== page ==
And I think that he, you know, according to the doctors that he`d seen, and I have one doctor`s note, a letter, a certified psychologist, board certified -- and this is with regards to the problems that he was having in his marriage, taking anger management -- this psychiatrist concluded that he had -- he was bipolar, had some problems with medication. He had to go through anger management training and counseling.

But in court documents, and you talk about the number of documents -- we found, I don`t know, 250 pages of court documents, just filed this year, where, apparently, he allegedly came into that salon and threatened his wife and coworkers as recently as a couple of months ago.

VELEZ-MITCHELL: Oh, my gosh.

MORET: So as Tanya said, this is a ticking time bomb, and unfortunately, nothing was done in time.

VELEZ-MITCHELL: Oh, my God. He actually went into the very same salon where he is now believed to have just done this huge massacre that gunned down eight people, and you`re saying he walked in there and threatened to do this, not so long ago?

MORET: According to the court documents, just a couple of months ago.

VELEZ-MITCHELL: Well, that`s a shocker.

Now, here`s what we know. In 2007, Scott and Michelle got divorced, OK? Again, a 200-page divorce document. That says just about everything.

Apparently, their problems didn`t stop with the divorce, however, because in court papers, Michelle said when it came to their son, who I believe is 7 years old, Scott was, quote, "almost manic, demanding absolutely right to control our son," and that giving them more custody of their son would be like, quote, "a situation where the inmates are running the asylum."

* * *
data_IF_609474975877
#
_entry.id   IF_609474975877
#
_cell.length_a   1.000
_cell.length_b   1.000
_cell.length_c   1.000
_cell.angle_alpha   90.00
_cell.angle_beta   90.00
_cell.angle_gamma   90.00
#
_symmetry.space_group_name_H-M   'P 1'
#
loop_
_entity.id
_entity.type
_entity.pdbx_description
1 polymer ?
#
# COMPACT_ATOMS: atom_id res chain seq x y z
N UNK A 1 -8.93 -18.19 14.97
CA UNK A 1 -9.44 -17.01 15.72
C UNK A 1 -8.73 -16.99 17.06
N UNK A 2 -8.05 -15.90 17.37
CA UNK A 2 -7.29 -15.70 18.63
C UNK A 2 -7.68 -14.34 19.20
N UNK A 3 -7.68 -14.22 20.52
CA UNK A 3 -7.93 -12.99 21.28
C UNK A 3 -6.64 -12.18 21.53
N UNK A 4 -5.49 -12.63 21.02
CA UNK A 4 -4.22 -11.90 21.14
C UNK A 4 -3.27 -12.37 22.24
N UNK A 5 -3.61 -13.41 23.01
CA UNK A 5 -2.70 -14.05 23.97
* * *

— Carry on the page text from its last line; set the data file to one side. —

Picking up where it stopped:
So I want to go out to another exclusive guest that we have here on ISSUES tonight, Stephanie Malchow. I hope I`m pronouncing your name. You are a neighbor, I understand. Tell me, who -- who is your neighbor and what is your take on this very, very bitter and ultimately tragic custody battle, Stephanie.

STEPHANIE MALCHOW, NEIGHBOR (via phone): I mean, it`s just extremely tragic. I mean, I`m listening to all this, and it`s amazing. I mean, that it appears that my neighbor must -- I mean, it seems like, you know, he was living a double life almost. I mean, around our neighborhood, everybody kind of thought he was just this normal, nice, outgoing, friendly neighbor, you know, and never really said much about his ex-wife except, you know, he was, you know, that she pretty much just left him, you know, once he got hurt, and that`s all like he had said.

And he was always very, you know, friendly and trying to be on the neighborhood watch in our community. And it`s just -- it`s devastating to hear that someone that you lived right next to, that, you know, you allowed your child to go over to their house, you know, and visit and play with their son, and then you find out, you know, all of this.

And it`s just -- it`s the worst -- it`s just -- it`s extremely sad, not only for his son and for everybody who`s been affected, I can`t imagine. I mean, I still can`t even really...